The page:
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Learn more about Mick Mars disease: ankylosing spondylitis

Mick Mars disease


Learn more about Mick Mars disease: ankylosing spondylitis

For most of his professional career, Mötley Crüe legendary guitarist Mick Mars has openly struggled with ankylosing spondylitis, a chronic, inflammatory form of arthritis that mainly affects the spine and pelvis. It was initially diagnosed when he was 17 years old and has increasingly impaired his movement that has caused him pain. This led to hip-replacement surgery at the end of 2004.


Over the years, the illness has caused his lower spine to seize up and freeze completely solid, “…causing scoliosis in [his] back and squashing [him] further down and forward until [he] was a full three inches (7.6 cm) shorter than [he] was in high school.”

“I ended up bent,” he told Goldmine. “I can always see my guitar.”

Mars wrote in the band’s 2001 bestselling memoir The Dirt that he started having problems when he was 19:

“My hips started hurting so bad every time I turned my body that it felt like someone was igniting fireworks in my bones. I didn’t have enough money to see a doctor, so I just kept hoping that I could do what I usually do: will it away, through the power of my mind. But it kept getting worse.”

“Then, one afternoon while doing my laundry. I started having trouble breathing. At first, it felt like someone had plunged a knife into my back. But as the weeks passed, the pain kept moving around my back. Next, my stomach started burning, and I worried that my whole body was about to fall apart. I thought that there was a hole in my stomach, and acids were leaking out and destroying my bones and organs. I’d grab hold of doorknobs, anchor my legs into the ground, and pull with my hands to stretch my back and ease the pressure out.”

Although AS has negatively impacted his health, it also allowed him to take on the role of the silent, mysterious member of the band who focuses on the music, something with which he’s quite comfortable, especially with the three larger-than-life personalities in Motley Crue.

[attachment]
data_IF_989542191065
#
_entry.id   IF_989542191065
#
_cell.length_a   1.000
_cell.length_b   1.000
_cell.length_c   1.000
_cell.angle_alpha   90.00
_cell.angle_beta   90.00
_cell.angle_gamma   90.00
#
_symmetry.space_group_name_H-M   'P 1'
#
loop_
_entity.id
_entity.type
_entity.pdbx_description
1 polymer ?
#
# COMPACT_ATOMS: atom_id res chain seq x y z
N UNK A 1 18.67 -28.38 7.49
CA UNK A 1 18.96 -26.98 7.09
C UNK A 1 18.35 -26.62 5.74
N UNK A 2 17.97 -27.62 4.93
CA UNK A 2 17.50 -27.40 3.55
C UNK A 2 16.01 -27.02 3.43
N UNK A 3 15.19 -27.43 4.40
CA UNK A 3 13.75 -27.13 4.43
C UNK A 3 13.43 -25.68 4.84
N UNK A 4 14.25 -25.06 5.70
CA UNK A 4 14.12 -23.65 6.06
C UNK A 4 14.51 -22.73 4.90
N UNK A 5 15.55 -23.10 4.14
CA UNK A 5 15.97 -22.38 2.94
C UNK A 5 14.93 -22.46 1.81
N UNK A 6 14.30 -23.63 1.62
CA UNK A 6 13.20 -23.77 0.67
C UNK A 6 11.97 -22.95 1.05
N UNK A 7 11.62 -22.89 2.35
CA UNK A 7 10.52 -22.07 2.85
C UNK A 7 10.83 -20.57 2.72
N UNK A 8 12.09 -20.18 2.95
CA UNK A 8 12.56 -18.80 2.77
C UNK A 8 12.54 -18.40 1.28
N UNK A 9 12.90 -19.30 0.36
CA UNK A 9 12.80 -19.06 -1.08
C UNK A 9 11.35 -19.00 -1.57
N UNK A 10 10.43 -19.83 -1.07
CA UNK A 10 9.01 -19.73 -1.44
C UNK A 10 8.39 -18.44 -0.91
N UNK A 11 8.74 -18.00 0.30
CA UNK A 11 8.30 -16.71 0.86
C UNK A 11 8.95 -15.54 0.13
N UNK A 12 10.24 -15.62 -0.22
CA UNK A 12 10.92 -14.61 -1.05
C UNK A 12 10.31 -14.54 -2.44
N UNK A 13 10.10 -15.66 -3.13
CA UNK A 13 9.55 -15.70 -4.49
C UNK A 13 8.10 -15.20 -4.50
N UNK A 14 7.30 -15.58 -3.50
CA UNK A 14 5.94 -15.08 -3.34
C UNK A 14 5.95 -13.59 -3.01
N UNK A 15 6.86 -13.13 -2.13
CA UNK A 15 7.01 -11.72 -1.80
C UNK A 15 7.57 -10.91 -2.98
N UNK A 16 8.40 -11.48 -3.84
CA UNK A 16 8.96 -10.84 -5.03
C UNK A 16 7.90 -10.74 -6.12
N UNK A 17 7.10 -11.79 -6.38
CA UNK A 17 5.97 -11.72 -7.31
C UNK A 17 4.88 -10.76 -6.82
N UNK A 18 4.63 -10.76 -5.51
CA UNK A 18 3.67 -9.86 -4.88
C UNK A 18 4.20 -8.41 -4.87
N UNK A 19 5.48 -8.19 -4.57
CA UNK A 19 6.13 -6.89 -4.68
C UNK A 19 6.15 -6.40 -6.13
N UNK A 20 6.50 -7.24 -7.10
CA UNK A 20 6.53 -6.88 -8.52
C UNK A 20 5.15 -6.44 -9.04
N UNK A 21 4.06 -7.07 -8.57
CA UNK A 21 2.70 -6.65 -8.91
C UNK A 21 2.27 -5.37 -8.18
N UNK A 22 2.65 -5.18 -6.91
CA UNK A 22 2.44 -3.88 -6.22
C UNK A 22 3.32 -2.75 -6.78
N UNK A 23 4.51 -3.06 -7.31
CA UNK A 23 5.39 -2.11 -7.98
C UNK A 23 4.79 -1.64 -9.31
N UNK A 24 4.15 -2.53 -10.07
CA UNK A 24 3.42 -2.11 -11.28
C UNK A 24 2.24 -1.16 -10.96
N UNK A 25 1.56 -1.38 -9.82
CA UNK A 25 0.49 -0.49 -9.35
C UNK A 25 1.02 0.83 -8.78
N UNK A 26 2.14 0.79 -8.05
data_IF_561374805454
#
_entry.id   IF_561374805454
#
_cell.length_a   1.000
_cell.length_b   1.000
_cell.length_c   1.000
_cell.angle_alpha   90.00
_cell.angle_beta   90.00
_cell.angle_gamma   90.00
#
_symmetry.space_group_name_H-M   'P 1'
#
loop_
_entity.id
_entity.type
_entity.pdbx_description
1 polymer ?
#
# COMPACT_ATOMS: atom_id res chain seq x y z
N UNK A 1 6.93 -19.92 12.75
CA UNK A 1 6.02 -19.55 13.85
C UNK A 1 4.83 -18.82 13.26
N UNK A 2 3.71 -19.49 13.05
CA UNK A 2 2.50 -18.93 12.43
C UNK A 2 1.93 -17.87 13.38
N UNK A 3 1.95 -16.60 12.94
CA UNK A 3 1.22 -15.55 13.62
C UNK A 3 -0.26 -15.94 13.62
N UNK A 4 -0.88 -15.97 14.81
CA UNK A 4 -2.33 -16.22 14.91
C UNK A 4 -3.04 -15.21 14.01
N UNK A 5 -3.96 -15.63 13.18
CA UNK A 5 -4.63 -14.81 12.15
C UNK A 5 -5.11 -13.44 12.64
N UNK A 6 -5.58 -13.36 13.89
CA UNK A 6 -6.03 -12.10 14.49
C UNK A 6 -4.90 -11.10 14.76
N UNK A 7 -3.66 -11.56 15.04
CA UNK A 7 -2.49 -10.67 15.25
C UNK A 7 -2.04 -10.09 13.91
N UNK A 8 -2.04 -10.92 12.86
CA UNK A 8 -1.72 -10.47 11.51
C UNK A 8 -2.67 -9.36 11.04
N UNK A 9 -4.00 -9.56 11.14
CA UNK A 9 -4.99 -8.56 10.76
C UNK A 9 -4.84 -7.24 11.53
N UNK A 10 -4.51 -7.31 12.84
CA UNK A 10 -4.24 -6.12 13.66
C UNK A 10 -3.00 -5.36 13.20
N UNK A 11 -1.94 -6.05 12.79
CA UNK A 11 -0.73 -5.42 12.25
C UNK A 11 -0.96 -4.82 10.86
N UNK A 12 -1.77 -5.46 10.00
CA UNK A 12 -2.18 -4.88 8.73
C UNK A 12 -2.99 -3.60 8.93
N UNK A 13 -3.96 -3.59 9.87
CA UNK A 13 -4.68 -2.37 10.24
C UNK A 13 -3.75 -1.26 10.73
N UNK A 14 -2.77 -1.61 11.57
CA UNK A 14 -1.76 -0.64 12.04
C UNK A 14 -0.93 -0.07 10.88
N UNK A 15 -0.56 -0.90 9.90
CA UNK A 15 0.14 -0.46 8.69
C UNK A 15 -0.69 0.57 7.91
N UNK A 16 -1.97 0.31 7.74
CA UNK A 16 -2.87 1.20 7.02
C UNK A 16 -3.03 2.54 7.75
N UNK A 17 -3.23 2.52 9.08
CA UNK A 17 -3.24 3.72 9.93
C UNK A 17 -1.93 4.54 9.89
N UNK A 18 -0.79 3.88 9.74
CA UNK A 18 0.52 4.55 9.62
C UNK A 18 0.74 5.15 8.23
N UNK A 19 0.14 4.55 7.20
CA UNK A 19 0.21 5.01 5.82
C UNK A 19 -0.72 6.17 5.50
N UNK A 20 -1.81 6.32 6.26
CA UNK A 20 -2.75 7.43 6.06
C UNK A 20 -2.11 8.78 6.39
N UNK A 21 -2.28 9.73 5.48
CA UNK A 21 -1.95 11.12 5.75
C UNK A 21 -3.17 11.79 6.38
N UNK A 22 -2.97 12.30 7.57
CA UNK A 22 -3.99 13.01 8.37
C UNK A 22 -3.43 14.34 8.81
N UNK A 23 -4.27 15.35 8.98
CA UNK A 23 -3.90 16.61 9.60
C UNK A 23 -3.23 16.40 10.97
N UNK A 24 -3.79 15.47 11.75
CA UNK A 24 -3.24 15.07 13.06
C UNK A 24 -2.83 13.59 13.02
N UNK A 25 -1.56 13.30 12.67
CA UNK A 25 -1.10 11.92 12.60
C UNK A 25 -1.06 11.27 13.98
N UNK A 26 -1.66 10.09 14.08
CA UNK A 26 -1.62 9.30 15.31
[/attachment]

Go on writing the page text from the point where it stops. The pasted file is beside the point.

“I don’t believe in my own hype,” he said to Goldmine. “I don’t need to have a tremendously huge ego and I don’t need to thumb my nose at people. That, to me, is total bullshit. I am a guy who loves to write and play music, and that is what I have been doing.”

About the 90s when Vince Neil left and many changes were made, he said:

“I was not only worried about writing music without a partner, but I had that gut-wrenching feeling that something was wrong,” Sixx wrote in This Is Gonna Hurt. “What I saw haunts me to this day. A frail man of 80, maybe 90 pounds, shaved head, gray skin, with a beard to his chest. He was dying, addicted to painkillers, brought on by a disease called ankylosing spondylitis.”

A successful hip replacement surgery was performed and the group got back together. But before Motley Crue could return to the road, Mars had to re-acquaint himself with his instrument.

“I kept getting worse and worse, and I just stopped playing guitar for almost two years,” he told Metal Sludge in 2008. “Nowadays, it’s not so bad, but back then when I was high on all that stuff and Motley were having a break, I knew if I didn’t stop I was gonna die. In the end, I had to go to a neuro-psychiatrist to straighten me up and he said to me, ‘Just hold the guitar for an hour a day – don’t play it, just hold it.’ It was pretty bizarre but I got through it, and in the end I think I’m actually a better player because of it.”

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I am a Brazilian journalist, a Classic Rock and Heavy Metal lover. Music has always been part of my life, helped me through tough moments and was with me to celebrate the good ones. When I became a journalist I knew I wanted to write about my passions. After college I did a postgraduate degree in digital communication. This has helped me to make the website better and bring the best of classic rock to the world! MTB: 0021377/MG

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